Because of its early growth, Capitate Sedge is more conspicuous during the spring. At this time, its fertile culms will form short dense heads of spikelets, unless they become decapitated by a lawn mower or a cow. A second attempt to bloom will occur during the early summer if the first attempt fails. Because this sedge is similar in appearance to several others, it can be difficult to identify. It is more likely to be found in lawns and other mowed areas than these other sedges, however. Capitate Sedge can be distinguished by its small dense clusters of spikelets (about 5-8 spikelets per inflorescence), fewer leaves (about 3 along the lower third of each culm), and smaller perigynia (up to 3 mm. long & 2 mm. across). These perigynia are unusually smooth and delicate in appearance. Sedges that are similar to Capitate Sedge include Carex mesochorea (Midland Sedge) and Carex leavenworthii (Leavenworth's Sedge). Midland Sedge has more leaves (about 5-7) and larger perigynia (up to 4 mm. long and 2.5 mm. across) than Capitate Sedge. Leavenworth's Sedge has more narrow leaves (up to 3 mm. across), perigynia that are more rounded at the bottom (even slightly cordate at the base), and pistillate scales that lack long slender tips.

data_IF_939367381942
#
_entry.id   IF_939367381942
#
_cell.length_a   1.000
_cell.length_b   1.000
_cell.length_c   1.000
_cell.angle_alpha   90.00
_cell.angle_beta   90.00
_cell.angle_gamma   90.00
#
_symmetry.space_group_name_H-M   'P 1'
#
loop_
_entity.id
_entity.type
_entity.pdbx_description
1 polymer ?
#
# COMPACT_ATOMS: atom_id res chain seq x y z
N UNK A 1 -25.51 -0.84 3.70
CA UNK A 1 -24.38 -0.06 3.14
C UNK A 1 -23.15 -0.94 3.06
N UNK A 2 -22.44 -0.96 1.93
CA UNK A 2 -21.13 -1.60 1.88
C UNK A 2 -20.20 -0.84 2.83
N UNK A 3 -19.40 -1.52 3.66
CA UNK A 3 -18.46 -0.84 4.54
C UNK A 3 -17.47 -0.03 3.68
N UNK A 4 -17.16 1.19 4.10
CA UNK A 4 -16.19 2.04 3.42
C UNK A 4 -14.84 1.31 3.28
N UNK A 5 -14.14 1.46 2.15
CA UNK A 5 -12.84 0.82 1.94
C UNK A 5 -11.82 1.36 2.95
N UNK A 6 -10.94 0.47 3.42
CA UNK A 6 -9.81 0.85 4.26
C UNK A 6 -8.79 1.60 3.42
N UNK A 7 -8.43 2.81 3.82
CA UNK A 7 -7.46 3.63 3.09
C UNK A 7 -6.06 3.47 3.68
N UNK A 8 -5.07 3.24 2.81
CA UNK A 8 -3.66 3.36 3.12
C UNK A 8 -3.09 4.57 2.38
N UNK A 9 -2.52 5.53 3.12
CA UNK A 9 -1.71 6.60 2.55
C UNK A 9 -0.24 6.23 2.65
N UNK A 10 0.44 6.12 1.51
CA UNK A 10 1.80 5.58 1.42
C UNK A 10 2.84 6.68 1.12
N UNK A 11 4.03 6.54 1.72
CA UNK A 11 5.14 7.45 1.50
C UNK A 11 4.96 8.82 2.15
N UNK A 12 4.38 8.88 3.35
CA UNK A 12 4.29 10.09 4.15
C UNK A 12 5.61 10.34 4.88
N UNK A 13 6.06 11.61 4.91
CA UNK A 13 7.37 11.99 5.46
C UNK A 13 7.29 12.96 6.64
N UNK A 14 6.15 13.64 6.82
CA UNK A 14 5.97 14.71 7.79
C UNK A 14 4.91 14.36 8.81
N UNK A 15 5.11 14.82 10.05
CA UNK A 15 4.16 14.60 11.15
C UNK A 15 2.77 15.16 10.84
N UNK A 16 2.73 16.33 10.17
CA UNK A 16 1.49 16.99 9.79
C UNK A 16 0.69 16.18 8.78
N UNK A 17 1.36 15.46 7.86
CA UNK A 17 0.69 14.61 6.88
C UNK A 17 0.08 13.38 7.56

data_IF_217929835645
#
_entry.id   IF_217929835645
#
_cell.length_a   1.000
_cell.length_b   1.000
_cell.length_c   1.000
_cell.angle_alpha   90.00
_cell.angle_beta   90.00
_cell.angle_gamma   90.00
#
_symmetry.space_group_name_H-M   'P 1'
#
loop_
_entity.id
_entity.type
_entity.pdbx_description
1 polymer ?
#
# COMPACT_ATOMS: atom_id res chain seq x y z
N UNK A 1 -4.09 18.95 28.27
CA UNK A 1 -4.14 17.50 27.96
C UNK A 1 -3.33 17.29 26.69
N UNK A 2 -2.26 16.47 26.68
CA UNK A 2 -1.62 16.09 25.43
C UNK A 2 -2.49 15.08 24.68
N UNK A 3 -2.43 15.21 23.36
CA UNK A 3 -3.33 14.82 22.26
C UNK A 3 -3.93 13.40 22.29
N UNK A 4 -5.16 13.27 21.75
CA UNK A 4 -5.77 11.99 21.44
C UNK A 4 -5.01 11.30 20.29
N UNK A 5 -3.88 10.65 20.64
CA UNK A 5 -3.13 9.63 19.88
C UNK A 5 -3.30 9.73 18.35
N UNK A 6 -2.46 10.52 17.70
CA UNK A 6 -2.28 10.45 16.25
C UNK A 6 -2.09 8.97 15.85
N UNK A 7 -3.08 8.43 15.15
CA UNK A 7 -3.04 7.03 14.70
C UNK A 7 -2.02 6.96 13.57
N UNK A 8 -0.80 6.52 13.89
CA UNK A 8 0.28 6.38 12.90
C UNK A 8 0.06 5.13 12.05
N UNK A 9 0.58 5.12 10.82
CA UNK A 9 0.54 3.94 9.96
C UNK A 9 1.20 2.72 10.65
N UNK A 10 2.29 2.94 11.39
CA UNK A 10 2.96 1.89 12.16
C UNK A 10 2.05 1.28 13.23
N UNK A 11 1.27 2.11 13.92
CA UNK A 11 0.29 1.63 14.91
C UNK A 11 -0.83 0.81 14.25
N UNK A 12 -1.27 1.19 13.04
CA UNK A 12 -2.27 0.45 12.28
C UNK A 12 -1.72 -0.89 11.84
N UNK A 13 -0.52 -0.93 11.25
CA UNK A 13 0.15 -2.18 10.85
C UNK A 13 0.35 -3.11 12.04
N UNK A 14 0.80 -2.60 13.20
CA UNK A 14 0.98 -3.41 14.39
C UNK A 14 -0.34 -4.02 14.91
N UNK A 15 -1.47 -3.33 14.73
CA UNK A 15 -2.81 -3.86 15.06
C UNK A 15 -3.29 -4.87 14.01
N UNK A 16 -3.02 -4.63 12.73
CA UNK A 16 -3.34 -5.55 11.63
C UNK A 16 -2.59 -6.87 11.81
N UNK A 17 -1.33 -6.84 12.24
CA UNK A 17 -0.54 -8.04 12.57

No one has provided updates yet.